Many countries in Africa have governments that do not perform up to the required standards resulting in economic crises. Neo-liberals and International Financial Institutions maintain that this consequently arises from state intervention . Personally I believe state intervention is necessary for sustainable development, equitable distribution of scarce resources and eventually peace and stability. To procure all these, the state has to shoulder various developmental roles. The World Bank identified in its report on development five fundamental tasks of a government. They are as quoted by Owen Hughes: “(1) establishing a foundation of law, (2) maintaining a non-depository policy environment, including macroeconomic stability; (3) investing in basic social services and infrastructure; (4) protecting the vulnerable and (5) protecting the environment.” (2003:89) Hughes argues that these roles are not the basic roles of a minimal state but rather sees them as necessary for markets to appreciate what the government does. He goes on to identify yet another set of seven general functions of government as set out by Anderson James (1989) which include providing economic infrastructure, provision of various collective goods and services, the resolution and adjustment of group conflicts, the maintenance of competition, protection of natural resources, minimum access by individuals to the goods and services of the economy and stabilization of the economy. In this paper I will identify and discuss four developmental roles of the state as stated by Mr. Molaodi, a lecturer of Public Administration at the University of Botswana and incorporate into them Anderson’s government functions stated above.
ROLES OF THE STATE IN A DEVELOPING COUNTRY
The first role that a state in a developing country must obtain as quoted by Mr. Molaodi is the development agent role. Here the state focuses on defining national strategic goals for the development of the country. The state comes together with political parties, the executive, Non-Governmental Organizations, Ministers and other important groups of people to come up with these goals as well as how they are going to be achieved. Implementation is usually done through the bureaucracy or public servants. For example, the national condom strategy and implementation plan is carried out by the Ministry of Health in Botswana. The state as a development agent also analyzes alternatives and ranks choices on the basis of resource availability. This is to say that the state decides on what should be done first looking at the available resources and the importance of alternatives. For instance the state may decide to build a school at Bonwapitse village instead of a clinic on the basis that the clinic will need nurses and doctors whom the country of Botswana is running short of and therefore it would be better to educate children of Bonwapitse as they are the future nurses and doctors of that village. Also building a clinic is more costly than building a school. While the structure of a school is limited to classrooms and a staffroom, the clinical structure may require a male ward, female ward, dispensary unit, a delivery unit, a laboratory and many more. Therefore, the state may decide that whoever may need services of a health worker at a time where there is no clinic in Bonwapitse may visit those in surrounding areas such as Kalamare and Shoshong health posts. The state also ranks choices looking at their level of importance. For instance the state might decide to build a bridge before extending the structures of a school and extend a school before refurbishing the council offices. Under this role, the state also takes up national development planning guided by national principles and political values. This is where national development plans (NDPs) are created with the purpose of guiding the overall development of the country. NDPs contain government strategies to be followed in the...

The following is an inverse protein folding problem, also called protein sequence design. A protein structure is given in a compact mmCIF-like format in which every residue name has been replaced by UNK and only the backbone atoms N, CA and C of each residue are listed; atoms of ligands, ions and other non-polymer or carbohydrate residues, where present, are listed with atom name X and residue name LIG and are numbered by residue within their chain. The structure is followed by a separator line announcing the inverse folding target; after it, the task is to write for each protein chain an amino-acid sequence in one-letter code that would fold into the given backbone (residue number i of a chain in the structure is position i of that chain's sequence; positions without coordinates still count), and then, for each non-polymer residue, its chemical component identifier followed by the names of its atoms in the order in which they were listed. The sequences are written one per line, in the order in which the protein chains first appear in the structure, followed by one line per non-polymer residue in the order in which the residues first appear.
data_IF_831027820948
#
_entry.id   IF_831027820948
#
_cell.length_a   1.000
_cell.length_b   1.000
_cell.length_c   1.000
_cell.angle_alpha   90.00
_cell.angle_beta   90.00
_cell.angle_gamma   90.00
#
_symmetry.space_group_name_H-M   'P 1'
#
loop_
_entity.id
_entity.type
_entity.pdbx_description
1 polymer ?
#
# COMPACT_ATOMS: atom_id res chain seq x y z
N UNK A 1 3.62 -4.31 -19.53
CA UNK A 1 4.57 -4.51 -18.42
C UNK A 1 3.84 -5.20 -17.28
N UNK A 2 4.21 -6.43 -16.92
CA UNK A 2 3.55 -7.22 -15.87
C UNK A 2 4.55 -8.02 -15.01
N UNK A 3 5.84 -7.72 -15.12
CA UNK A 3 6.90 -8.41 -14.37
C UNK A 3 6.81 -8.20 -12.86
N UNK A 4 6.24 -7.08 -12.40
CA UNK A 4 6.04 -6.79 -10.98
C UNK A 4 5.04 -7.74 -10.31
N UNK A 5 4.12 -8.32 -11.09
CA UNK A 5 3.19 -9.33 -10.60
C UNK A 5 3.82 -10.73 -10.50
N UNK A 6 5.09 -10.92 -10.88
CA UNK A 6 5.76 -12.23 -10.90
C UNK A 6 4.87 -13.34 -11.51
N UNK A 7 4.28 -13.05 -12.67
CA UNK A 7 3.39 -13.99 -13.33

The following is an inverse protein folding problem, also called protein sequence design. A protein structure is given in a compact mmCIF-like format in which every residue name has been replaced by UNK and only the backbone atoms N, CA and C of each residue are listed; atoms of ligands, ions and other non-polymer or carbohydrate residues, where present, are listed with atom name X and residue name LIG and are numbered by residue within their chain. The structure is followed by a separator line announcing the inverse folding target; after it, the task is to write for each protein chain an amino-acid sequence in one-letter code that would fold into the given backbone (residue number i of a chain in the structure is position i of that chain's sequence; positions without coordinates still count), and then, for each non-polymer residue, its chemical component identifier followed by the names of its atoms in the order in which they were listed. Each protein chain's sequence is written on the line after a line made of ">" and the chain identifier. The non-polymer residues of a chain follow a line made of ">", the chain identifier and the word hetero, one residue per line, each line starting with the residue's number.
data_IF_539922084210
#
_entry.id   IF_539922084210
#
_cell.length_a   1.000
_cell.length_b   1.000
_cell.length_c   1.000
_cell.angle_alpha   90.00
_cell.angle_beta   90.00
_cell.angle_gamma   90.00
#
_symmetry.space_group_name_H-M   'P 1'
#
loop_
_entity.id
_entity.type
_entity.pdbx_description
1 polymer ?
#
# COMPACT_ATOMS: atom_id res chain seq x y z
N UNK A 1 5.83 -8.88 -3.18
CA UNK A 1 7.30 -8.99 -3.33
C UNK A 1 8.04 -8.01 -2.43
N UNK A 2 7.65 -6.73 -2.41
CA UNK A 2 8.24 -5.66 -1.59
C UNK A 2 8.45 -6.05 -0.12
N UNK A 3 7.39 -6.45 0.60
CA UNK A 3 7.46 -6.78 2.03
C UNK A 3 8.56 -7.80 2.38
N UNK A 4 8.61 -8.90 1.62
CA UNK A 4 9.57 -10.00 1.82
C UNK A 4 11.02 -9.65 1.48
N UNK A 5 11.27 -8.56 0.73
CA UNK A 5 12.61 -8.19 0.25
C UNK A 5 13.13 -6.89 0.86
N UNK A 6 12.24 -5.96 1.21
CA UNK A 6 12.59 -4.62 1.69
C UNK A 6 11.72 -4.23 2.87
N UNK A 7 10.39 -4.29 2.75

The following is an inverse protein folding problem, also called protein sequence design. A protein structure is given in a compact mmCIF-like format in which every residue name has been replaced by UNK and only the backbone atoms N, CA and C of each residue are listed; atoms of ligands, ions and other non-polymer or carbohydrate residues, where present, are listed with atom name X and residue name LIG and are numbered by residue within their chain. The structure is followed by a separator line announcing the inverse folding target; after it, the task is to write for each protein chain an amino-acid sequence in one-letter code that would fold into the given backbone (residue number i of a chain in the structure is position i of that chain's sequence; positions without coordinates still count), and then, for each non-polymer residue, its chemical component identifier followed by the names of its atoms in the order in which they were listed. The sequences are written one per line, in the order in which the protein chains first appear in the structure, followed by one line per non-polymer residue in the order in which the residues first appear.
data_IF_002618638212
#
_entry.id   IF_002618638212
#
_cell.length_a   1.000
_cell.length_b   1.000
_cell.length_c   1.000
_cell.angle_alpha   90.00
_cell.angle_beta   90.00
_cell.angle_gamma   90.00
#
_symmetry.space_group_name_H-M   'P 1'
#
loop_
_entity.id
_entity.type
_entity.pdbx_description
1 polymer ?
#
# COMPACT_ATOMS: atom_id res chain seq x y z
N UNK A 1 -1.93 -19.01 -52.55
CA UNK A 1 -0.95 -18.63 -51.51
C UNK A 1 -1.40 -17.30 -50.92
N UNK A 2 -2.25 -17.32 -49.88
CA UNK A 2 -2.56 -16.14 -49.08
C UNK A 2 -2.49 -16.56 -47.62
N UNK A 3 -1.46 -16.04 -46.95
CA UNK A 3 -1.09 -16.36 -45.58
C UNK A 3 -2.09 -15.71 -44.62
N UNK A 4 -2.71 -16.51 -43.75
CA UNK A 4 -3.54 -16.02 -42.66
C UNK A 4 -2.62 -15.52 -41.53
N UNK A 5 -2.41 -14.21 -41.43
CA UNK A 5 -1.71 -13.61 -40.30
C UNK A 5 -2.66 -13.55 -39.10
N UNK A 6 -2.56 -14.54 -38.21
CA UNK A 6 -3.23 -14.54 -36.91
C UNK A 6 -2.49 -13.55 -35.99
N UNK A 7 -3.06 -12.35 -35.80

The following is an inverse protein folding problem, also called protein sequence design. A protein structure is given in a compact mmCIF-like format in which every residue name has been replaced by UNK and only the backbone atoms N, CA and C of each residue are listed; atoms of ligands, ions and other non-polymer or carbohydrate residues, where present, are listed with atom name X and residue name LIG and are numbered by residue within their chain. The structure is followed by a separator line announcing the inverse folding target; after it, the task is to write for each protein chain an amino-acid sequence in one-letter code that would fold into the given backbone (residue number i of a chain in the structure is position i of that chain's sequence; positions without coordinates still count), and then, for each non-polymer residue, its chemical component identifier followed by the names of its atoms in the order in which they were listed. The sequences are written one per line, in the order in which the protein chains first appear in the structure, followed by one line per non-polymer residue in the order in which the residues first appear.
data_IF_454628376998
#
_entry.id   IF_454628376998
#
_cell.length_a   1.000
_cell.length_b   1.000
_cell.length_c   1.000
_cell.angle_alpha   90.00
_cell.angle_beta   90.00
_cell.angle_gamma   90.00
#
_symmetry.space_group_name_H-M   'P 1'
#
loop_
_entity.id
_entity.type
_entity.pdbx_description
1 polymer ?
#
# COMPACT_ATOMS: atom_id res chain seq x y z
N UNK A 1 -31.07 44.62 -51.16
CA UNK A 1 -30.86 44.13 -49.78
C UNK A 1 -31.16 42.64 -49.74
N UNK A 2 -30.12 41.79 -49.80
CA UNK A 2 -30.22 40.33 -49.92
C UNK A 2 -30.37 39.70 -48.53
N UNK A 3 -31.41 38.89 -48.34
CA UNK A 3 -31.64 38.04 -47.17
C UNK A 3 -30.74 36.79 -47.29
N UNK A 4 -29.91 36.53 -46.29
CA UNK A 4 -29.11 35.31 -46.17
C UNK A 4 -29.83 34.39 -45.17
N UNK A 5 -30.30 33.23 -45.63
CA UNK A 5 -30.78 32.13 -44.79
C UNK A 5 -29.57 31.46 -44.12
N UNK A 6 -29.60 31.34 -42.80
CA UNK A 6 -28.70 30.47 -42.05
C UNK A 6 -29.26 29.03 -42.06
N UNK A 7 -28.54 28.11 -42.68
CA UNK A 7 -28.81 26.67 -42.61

References: BOTSWANA GOVERNMENT (n.d.). MINISTRY OF FINANCE AND DEVELOPMENT PLANNING. Retrieved SEPTEMBER 20, 2013, from GOVERNMENT OF BOTSWANA: HTTP://WWW.GOV.BW
Hughes, O. E. (2003). Public Management & Administration: An Introduction. New York: Palgrave Macmillan.
Hwedi, O. (2001). The State & Development in Southern Africa: A Comparative Analysis of Botswana & Mauritius with Angola, Malawi & Zambia. Retrieved September 20, 2013, from African Studies Quarterly: http://web.africa.ufl.edu/asq/v5/v5i2a2.htm
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Rawls, J. (1971). A Theory of Justice. New York: Belknap Press of Havard University.
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